Can you provide an example of a non-profit, membership organization or professional association who tried to reshape their offerings or member experience but failed to find success due to the lack of updating their messaging or branding in corresp...

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Can you provide an example of a non-profit, membership organization or professional association who tried to reshape their offerings or member experience but failed to find success due to the lack of updating their messaging or branding in correspondence?

Hello! Thanks for your question on a case study of an organization that failed due to lack of branding in correspondence or lack of updating their messaging. The short answer is that an example of such organization is the Veterans of Foreign Wars. Below, you will find my research and an explanation of the methodology.

I started by a general search of organizations that have failed to be successful after reshaping their member experience and offerings. I then narrowed down the search to non-profit membership organizations. Afterwards, I looked at the reasons for their failure even after the attempts by the organizations to succeed. I then listed the company and explained why it fits the criteria of a non-profit membership organization that failed even after reshaping its member experience and offerings.


Veterans of Foreign Wars (VFW)
VFW has tried to win the membership of the Millennial veterans but seems to be failing at the attempt all the time. Inasmuch as it has been an organization that welcomes veterans, it has failed to win the millennial veterans because it has not redefined what it stands for. It only has 15% of the Afghanistan and Iraq veterans. One of the ways it hoped to attract more membership is by changing its charter to be more inclusive of the role of women in the military. It changed the word "men" to "veterans" and "widows" with "surviving spouses" throughout the charter. This was meant to recognize the fact that women also have a role in the military and remove the word "men" that seemed to discriminate against women.

Despite the change, it has still failed to attract the millennials, who are more inclined towards gender equality in the present world. One of the reasons for the failure is lack of relevance. The VFW is seen as unwelcoming and not in touch with the requirements of post-September 11 veterans. The millennials are interested in veteran groups that engage in social activities due to their desire to engage with the world in more meaningful ways. They want groups that can also allow nonmilitary members to be part of different social activities. VFW either poorly communicates or lacks the aspects of activism and social responsibility. VFW also has a bloated hierarchy. Its hierarchy is more top-down and out of touch with the younger and new generation of veterans, who are more interested in peer collaboration and feedback. They have already been in the military and are not interested in having another overbearing figure of authority in their independent lives.

VFW also has an outdated recruiting practice that sends letters and official-looking envelopes that do not have a return address. These are outdated recruitment methods in the world where people are more connected through technology. It makes the recruits feel like they are still living in the world without technology. It also has an unwelcoming attitude that keeps away the younger veterans. Since only veterans are allowed to join, VFW creates a divide between the military and civilian worlds. The new veterans want to stay active most of the time and serve along civilian first responders to maintain their military skills. They want to learn how to deal with stress in more productive ways.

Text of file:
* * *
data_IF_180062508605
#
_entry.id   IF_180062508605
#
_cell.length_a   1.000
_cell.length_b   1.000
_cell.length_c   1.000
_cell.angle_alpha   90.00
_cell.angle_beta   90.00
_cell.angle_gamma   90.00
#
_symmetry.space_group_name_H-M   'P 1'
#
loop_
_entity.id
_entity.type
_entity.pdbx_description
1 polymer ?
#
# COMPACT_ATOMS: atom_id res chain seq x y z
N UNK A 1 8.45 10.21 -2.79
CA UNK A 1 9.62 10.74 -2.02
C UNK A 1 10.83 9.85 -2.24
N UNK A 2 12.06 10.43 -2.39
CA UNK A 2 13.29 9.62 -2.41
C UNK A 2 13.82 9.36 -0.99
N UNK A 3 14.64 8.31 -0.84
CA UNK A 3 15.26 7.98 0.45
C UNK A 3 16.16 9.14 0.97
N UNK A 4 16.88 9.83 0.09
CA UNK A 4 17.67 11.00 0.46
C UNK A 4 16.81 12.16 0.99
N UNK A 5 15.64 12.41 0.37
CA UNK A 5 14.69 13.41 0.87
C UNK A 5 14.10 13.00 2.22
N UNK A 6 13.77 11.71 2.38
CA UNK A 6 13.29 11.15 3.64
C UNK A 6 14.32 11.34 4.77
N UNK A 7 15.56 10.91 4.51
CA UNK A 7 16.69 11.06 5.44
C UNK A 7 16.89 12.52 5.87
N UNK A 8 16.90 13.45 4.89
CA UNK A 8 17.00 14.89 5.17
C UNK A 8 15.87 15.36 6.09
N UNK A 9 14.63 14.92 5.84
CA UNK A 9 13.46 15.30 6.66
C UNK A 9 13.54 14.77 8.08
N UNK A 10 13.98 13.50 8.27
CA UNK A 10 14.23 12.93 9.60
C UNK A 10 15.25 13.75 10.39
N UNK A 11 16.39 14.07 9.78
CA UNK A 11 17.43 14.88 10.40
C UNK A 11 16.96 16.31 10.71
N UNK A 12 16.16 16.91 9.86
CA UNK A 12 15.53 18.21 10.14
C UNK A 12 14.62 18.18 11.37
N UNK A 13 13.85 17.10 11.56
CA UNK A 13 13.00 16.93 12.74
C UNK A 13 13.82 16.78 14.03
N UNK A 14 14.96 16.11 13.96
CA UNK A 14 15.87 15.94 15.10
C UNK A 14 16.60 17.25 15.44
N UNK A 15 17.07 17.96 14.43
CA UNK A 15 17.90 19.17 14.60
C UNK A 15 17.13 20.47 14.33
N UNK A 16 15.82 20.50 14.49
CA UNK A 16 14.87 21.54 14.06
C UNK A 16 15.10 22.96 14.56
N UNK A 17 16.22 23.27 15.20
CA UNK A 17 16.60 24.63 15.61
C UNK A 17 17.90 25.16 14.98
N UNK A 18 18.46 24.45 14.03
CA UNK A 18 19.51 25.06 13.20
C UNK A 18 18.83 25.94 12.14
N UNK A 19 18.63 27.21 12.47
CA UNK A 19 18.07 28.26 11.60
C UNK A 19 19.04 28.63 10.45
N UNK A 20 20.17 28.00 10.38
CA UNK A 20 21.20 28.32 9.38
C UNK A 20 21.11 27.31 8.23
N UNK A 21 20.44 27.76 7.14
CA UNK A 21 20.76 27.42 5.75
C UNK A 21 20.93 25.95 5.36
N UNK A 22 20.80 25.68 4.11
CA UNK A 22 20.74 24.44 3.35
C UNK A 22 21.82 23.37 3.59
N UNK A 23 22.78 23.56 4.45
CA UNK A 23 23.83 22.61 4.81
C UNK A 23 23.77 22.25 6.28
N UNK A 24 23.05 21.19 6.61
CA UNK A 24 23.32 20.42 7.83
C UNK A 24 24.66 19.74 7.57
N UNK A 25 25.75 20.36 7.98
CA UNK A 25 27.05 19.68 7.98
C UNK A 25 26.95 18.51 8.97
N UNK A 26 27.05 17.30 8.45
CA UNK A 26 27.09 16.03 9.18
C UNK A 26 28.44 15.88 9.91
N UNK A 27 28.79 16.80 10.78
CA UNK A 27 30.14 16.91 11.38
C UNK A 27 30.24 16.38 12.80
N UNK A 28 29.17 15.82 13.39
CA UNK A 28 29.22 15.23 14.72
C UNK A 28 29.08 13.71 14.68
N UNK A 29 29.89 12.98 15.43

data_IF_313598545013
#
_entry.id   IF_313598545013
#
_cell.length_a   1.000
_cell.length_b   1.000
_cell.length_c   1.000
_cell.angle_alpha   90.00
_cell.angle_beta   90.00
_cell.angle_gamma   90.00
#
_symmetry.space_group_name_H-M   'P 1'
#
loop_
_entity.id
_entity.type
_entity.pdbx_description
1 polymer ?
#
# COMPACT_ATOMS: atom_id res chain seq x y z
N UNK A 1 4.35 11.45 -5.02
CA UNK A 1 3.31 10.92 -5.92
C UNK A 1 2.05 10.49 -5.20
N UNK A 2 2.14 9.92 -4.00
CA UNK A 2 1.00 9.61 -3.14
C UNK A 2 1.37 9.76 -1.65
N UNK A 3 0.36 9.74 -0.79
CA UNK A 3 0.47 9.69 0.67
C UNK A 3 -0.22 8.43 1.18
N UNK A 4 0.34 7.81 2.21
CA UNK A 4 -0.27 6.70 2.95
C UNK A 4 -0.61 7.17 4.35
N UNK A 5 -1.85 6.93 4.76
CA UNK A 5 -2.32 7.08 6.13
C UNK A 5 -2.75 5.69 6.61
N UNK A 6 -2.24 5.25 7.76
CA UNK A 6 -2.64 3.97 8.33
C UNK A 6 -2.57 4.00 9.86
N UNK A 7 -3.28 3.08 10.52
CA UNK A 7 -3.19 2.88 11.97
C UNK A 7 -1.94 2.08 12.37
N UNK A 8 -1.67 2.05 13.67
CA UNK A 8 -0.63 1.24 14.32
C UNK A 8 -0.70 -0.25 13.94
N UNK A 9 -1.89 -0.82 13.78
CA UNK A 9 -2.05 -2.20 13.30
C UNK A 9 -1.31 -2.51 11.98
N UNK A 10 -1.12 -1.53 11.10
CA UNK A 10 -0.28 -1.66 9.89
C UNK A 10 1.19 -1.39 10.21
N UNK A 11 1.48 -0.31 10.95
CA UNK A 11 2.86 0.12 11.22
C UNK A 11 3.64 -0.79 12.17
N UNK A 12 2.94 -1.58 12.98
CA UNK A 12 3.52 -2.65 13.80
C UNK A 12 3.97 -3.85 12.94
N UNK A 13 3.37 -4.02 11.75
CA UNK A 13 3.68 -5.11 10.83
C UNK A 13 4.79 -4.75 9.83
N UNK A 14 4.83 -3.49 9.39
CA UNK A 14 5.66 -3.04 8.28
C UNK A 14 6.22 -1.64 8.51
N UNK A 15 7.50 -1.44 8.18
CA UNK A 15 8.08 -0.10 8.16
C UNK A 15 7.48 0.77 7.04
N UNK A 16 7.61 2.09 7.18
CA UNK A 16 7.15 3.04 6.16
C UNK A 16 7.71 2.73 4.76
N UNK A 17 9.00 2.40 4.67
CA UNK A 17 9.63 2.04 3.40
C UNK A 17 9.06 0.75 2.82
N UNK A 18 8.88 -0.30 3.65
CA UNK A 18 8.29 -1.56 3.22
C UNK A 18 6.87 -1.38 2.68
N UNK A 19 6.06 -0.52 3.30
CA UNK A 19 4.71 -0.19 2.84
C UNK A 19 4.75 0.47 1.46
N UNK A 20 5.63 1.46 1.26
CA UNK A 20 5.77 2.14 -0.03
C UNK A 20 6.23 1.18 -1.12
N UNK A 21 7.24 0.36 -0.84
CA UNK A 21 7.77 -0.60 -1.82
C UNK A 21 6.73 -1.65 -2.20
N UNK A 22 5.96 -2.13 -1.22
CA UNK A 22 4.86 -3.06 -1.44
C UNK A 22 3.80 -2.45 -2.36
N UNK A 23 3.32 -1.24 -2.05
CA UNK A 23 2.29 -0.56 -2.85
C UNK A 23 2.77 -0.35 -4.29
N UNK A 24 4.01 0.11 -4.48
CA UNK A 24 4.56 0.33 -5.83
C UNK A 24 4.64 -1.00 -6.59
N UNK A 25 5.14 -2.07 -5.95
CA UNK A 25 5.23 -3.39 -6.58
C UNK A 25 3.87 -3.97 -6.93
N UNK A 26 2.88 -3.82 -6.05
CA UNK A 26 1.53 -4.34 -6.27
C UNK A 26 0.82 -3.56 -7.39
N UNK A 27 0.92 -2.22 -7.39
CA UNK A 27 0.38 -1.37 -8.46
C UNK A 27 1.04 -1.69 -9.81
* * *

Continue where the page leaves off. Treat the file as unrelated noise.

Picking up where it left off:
VFW also finds it difficult to attract new members due to the difficulty in explaining the services it provides. It does not clearly explain the services it offers such as helping veterans to access disability benefits, legislative advocacy, grants, and scholarships. People want to be associated with organizations they understand and that have a clear indication of their activities. The lack of clarity makes the new veterans not to see the need of joining VFW since they do not anticipate to get any significant benefit from the organization.

There have been significant effects of the inability of VFW to register more new members. Over 2,000 VFW and American Legion posts have closed in the country yet they were deeply integrated into the lives of people in those communities. The high number of closure portrays the dire need for VFW to find a better way of engaging with the new veterans to attract more members. The posts that are not closed yet are struggling financially. VFW Post 3301 in Carrollton area is struggling financially and owes $52,239 on the mortgage.

If VFW wants to stay relevant and increase its membership, it should make some changes in its mode of communication with the new veterans. The 21st-century associations should favor varied membership options and have more individualized engagement opportunities. It should also find better ways to recruit, engage, and retain the members.

In conclusion, Veterans of Foreign Wars failed to increase its membership even after changing its charter to appear as more inclusive of all genders and recognize the role of women in the military. It is not appealing to the post-September 11 veterans due to different things such as lack of proper communication of its goals and an unwelcoming attitude towards the new veterans. It should have varied membership options and engage better with the new veterans to understand their concerns to increase its membership.

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